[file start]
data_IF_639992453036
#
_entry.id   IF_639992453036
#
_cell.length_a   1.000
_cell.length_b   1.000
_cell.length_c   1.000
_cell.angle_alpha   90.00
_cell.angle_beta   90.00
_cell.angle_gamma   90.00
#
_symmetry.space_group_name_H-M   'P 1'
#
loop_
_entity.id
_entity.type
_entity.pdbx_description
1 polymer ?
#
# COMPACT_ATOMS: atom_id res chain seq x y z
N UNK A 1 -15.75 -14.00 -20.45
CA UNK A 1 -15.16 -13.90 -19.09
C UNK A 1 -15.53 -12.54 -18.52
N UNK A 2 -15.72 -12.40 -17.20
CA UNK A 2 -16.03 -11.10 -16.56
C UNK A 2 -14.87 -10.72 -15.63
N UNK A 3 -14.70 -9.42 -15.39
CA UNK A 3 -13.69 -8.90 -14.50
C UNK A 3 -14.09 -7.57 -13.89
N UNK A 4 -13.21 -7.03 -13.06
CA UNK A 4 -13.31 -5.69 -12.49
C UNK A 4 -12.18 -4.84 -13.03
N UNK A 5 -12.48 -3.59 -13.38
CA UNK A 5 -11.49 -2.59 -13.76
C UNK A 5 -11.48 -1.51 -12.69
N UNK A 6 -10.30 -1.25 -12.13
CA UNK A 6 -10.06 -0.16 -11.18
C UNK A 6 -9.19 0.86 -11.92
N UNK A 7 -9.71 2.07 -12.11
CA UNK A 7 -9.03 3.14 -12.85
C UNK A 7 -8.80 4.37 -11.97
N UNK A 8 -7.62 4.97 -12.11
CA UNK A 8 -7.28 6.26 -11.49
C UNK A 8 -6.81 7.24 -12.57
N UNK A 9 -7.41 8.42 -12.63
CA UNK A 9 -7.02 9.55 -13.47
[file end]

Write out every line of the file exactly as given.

data_IF_639992453036
#
_entry.id   IF_639992453036
#
_cell.length_a   1.000
_cell.length_b   1.000
_cell.length_c   1.000
_cell.angle_alpha   90.00
_cell.angle_beta   90.00
_cell.angle_gamma   90.00
#
_symmetry.space_group_name_H-M   'P 1'
#
loop_
_entity.id
_entity.type
_entity.pdbx_description
1 polymer ?
#
# COMPACT_ATOMS: atom_id res chain seq x y z
N UNK A 1 -15.75 -14.00 -20.45
CA UNK A 1 -15.16 -13.90 -19.09
C UNK A 1 -15.53 -12.54 -18.52
N UNK A 2 -15.72 -12.40 -17.20
CA UNK A 2 -16.03 -11.10 -16.56
C UNK A 2 -14.87 -10.72 -15.63
N UNK A 3 -14.70 -9.42 -15.39
CA UNK A 3 -13.69 -8.90 -14.50
C UNK A 3 -14.09 -7.57 -13.89
N UNK A 4 -13.21 -7.03 -13.06
CA UNK A 4 -13.31 -5.69 -12.49
C UNK A 4 -12.18 -4.84 -13.03
N UNK A 5 -12.48 -3.59 -13.38
CA UNK A 5 -11.49 -2.59 -13.76
C UNK A 5 -11.48 -1.51 -12.69
N UNK A 6 -10.30 -1.25 -12.13
CA UNK A 6 -10.06 -0.16 -11.18
C UNK A 6 -9.19 0.86 -11.92
N UNK A 7 -9.71 2.07 -12.11
CA UNK A 7 -9.03 3.14 -12.85
C UNK A 7 -8.80 4.37 -11.97
N UNK A 8 -7.62 4.97 -12.11
CA UNK A 8 -7.28 6.26 -11.49
C UNK A 8 -6.81 7.24 -12.57
N UNK A 9 -7.41 8.42 -12.63
CA UNK A 9 -7.02 9.55 -13.47